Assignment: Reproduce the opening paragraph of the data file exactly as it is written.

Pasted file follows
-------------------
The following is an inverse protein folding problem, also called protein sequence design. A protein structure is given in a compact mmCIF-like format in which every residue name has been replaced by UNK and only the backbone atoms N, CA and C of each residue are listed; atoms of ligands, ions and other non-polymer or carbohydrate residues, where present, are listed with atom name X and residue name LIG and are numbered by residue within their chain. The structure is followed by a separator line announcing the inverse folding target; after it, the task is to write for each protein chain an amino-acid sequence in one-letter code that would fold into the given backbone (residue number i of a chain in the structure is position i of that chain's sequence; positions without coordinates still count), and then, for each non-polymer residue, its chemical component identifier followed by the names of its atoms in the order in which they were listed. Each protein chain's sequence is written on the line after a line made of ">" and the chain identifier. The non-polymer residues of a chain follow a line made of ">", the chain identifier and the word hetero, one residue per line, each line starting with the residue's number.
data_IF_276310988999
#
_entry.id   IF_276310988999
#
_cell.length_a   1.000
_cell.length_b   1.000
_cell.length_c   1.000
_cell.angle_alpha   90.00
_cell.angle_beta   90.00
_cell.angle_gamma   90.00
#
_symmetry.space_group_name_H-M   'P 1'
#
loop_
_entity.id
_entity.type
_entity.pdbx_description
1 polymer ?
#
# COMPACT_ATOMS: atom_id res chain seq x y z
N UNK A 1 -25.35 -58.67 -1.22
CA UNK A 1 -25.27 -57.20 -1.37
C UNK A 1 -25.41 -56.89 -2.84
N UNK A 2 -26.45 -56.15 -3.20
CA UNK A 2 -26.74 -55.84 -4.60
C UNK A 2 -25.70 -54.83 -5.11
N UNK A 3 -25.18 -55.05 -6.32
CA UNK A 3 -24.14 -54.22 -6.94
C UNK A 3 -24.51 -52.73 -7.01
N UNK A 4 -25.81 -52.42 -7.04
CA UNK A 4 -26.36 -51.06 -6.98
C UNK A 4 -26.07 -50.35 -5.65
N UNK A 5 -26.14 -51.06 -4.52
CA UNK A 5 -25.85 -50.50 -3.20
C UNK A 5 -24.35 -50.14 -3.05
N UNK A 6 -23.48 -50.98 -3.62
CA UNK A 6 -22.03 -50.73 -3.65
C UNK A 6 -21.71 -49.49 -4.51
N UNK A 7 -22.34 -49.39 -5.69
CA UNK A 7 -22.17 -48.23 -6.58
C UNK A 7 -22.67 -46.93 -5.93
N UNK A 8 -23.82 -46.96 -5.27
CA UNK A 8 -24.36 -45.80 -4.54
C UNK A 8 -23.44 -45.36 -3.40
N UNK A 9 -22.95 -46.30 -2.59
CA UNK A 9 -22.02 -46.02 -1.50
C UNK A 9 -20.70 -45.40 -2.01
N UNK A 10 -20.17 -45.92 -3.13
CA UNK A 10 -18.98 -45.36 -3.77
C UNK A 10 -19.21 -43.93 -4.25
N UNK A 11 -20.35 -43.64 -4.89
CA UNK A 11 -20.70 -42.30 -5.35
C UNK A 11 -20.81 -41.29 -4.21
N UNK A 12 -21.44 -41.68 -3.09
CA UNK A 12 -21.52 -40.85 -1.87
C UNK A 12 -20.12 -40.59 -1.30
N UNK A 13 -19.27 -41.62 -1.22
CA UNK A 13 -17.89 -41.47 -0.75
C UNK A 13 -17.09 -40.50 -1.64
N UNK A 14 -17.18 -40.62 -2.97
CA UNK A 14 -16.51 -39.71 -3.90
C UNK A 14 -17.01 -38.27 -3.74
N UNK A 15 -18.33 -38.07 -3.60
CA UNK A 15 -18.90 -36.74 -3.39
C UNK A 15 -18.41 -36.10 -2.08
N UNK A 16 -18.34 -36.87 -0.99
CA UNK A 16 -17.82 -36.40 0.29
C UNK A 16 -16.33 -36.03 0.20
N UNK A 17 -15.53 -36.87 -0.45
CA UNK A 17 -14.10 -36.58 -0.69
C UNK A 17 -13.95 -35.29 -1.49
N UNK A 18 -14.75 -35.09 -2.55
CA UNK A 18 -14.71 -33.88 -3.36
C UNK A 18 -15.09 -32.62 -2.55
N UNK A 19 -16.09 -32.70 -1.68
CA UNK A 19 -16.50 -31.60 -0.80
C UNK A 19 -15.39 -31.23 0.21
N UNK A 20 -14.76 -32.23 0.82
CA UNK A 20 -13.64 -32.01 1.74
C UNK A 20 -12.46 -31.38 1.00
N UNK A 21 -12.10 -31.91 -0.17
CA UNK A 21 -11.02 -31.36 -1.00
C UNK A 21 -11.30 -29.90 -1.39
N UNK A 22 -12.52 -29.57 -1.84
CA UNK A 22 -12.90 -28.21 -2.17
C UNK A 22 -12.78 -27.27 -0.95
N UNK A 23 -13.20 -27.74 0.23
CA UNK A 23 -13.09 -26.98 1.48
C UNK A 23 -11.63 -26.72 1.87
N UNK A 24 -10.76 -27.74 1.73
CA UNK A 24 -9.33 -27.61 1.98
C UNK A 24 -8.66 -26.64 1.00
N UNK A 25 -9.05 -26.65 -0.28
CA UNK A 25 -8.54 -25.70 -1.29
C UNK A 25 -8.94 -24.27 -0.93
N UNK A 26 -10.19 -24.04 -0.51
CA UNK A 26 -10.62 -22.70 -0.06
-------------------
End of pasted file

The following is an inverse protein folding problem, also called protein sequence design. A protein structure is given in a compact mmCIF-like format in which every residue name has been replaced by UNK and only the backbone atoms N, CA and C of each residue are listed; atoms of ligands, ions and other non-polymer or carbohydrate residues, where present, are listed with atom name X and residue name LIG and are numbered by residue within their chain. The structure is followed by a separator line announcing the inverse folding target; after it, the task is to write for each protein chain an amino-acid sequence in one-letter code that would fold into the given backbone (residue number i of a chain in the structure is position i of that chain's sequence; positions without coordinates still count), and then, for each non-polymer residue, its chemical component identifier followed by the names of its atoms in the order in which they were listed. Each protein chain's sequence is written on the line after a line made of ">" and the chain identifier. The non-polymer residues of a chain follow a line made of ">", the chain identifier and the word hetero, one residue per line, each line starting with the residue's number.